When some people call for the removal of Confederate Soldiers Memorials or Monuments or of statues honoring leading Confederate generals or officials, or government displays of the Confederate Battle Flag, defenders of these assert that the displays have nothing to do with racism. They only wish to honor their ancestors for their valor, gallantry, and bravery. This wish, the defenders say, has nothing to do with the causes for which their ancestors fought. Besides, they assert, you can’t change history.
It is not hard to demonstrate that these defenses are, knowingly or unknowingly, disingenuous. The issue turns on just to whom it is that “their ancestors” refers. They are not referring to the ancestors of all residents of Florida, or South Carolina, or any other Confederate state (or any loyal state from which soldiers enlisted to fight for the Confederacy). In 1860, the Florida’s population was about 140,000, of whom about 80,000 were white and 60,000 were black slaves. About 1/3 of Florida’s 15,000 white families owned slaves. I conclude from this that the only people in Florida today who would defend a Confederate Soldiers Monument on the grounds that “we are only honoring their ancestors” are white residents honoring white ancestors. If the “we” and “our” of “We only wish to honor our ancestors for their courage and bravery” refer to all 1860 Florida residents, then today’s Florida residents, including white and black people, would not chose the Confederate Battle Flag to honor all of Florida’s 1860 residents.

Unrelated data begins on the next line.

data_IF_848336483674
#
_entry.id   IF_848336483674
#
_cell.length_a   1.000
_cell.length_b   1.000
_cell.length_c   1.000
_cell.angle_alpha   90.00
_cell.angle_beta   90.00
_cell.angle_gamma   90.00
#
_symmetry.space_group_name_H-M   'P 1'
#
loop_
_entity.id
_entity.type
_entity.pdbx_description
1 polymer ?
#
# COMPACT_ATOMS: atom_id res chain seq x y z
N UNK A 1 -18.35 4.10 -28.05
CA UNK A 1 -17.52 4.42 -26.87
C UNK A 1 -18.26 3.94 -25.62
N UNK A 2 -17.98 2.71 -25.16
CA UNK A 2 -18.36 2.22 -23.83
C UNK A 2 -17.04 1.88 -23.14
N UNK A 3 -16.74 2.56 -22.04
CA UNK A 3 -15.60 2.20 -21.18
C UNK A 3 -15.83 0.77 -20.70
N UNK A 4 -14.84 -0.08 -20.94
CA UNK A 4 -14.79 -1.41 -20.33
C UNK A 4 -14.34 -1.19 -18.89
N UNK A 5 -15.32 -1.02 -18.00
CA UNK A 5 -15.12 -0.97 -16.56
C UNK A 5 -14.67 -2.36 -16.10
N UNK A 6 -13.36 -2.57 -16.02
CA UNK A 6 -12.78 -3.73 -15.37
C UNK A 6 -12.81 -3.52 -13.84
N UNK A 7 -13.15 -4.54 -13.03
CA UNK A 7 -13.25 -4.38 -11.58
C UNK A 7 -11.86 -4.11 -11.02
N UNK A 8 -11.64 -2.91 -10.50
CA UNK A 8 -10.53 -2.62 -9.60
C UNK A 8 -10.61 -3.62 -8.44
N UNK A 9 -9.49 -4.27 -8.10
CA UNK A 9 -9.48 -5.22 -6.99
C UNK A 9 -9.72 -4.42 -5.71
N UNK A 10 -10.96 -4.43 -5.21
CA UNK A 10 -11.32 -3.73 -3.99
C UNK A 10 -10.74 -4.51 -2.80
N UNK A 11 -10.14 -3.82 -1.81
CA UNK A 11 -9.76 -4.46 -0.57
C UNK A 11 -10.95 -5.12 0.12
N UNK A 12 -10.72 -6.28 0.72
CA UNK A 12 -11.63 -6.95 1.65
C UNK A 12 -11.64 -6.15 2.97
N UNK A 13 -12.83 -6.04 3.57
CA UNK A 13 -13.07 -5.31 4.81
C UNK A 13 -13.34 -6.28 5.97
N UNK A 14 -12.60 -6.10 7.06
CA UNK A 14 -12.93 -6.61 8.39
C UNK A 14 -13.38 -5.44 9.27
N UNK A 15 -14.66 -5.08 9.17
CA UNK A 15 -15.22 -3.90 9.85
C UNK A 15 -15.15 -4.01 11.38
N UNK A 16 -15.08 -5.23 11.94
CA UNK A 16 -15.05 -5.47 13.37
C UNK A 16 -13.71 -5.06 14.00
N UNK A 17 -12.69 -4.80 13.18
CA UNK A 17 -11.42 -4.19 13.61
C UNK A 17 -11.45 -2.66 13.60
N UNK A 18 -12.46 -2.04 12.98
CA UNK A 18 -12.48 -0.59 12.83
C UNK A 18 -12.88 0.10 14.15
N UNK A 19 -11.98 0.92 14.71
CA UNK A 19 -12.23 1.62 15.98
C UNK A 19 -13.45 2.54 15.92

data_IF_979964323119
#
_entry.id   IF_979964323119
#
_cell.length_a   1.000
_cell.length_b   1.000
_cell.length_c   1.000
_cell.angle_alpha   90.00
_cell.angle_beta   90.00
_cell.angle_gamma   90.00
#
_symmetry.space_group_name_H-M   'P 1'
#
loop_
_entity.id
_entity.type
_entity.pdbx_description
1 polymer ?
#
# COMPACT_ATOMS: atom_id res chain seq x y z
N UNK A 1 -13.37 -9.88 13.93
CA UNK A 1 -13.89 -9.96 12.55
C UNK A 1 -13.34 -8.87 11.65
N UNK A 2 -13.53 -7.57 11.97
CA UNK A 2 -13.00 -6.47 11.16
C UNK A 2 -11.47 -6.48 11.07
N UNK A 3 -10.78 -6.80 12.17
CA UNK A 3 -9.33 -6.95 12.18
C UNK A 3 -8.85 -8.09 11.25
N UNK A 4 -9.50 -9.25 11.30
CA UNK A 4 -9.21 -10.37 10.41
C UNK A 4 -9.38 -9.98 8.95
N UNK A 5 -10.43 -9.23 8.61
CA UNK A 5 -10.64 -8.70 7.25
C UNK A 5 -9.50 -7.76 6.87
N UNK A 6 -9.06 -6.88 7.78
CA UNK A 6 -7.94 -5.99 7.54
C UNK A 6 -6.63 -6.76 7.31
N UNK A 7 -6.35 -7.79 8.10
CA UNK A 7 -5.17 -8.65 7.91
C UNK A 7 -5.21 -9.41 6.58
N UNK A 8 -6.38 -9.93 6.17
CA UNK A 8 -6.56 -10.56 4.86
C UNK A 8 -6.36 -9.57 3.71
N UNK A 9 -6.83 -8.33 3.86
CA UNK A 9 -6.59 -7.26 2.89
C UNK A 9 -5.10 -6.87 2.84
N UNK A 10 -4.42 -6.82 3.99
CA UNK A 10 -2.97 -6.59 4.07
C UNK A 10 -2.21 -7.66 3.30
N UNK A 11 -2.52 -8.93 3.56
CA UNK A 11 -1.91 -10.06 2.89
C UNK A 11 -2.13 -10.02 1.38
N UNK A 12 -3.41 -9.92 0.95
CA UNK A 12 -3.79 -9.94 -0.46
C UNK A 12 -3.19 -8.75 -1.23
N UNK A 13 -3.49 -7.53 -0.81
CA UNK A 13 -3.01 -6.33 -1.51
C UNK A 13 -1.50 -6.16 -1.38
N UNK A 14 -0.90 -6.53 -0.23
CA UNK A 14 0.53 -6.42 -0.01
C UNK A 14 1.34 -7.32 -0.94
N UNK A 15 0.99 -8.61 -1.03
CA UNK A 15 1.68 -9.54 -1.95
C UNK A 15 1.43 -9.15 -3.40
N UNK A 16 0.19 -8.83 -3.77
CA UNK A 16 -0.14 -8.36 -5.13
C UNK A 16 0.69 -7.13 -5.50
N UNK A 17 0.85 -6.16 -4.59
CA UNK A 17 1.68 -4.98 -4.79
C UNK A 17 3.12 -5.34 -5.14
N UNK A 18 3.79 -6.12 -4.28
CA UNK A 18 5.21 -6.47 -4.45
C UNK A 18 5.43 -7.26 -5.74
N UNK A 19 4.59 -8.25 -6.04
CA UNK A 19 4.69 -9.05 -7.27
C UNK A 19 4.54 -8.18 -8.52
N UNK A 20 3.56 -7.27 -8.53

Nor will it hold water for the defenders of the monuments and flags to say that they only mean to honor the brave soldiers of that era. They are leaving out a significant part of Florida’s Civil War soldiers by only honoring Confederate fighters. During the Civil War years, about 15,000 Florida white men fought for the Confederacy. Florida also raised several regiments of white soldiers who fought for the Union. Freed slaves also enlisted in U S Colored regiments and fought for their freedom and the freedom of their still enslaved brothers and sisters. I have found contradictory data on the numbers, but there were several regiments of each, and there were several thousand white and black Union soldiers from Florida. Why are there no monuments to them? I confess that this is a rhetorical question, because I know the answer, and I’m sure you can guess it.